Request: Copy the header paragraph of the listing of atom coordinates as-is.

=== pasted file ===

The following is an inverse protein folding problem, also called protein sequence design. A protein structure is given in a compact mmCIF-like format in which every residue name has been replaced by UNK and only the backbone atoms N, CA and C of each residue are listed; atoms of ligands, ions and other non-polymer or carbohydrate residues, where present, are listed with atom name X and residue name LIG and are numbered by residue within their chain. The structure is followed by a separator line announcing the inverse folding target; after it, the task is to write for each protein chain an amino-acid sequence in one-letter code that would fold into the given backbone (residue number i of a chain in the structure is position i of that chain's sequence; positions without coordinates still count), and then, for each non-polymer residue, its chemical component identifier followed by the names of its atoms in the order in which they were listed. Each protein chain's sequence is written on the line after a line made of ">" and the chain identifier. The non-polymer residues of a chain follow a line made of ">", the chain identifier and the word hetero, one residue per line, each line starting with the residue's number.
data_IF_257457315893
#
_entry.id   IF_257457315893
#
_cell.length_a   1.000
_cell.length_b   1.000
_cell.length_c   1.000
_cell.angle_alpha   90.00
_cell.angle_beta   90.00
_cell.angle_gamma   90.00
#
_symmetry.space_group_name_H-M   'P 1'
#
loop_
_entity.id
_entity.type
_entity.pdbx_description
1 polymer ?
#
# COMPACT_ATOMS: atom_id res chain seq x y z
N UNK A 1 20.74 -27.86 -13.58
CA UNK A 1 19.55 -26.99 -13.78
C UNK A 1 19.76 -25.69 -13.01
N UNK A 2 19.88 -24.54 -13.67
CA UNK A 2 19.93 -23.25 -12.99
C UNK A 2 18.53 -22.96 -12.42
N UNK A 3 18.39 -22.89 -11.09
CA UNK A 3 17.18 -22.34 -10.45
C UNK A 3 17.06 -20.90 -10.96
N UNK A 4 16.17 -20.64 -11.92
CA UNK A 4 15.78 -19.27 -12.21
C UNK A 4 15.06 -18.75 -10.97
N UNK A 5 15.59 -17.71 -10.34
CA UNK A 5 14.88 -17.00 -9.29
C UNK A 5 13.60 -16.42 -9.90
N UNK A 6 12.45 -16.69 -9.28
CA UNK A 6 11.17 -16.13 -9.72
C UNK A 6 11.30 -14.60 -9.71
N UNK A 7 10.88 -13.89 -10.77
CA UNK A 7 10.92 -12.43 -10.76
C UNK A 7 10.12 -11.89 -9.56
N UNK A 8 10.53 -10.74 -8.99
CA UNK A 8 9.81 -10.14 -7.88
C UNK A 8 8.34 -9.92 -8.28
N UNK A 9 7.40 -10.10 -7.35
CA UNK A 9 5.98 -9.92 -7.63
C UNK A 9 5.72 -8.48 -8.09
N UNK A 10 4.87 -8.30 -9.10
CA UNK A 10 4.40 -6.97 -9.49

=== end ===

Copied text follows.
The following is an inverse protein folding problem, also called protein sequence design. A protein structure is given in a compact mmCIF-like format in which every residue name has been replaced by UNK and only the backbone atoms N, CA and C of each residue are listed; atoms of ligands, ions and other non-polymer or carbohydrate residues, where present, are listed with atom name X and residue name LIG and are numbered by residue within their chain. The structure is followed by a separator line announcing the inverse folding target; after it, the task is to write for each protein chain an amino-acid sequence in one-letter code that would fold into the given backbone (residue number i of a chain in the structure is position i of that chain's sequence; positions without coordinates still count), and then, for each non-polymer residue, its chemical component identifier followed by the names of its atoms in the order in which they were listed. Each protein chain's sequence is written on the line after a line made of ">" and the chain identifier. The non-polymer residues of a chain follow a line made of ">", the chain identifier and the word hetero, one residue per line, each line starting with the residue's number.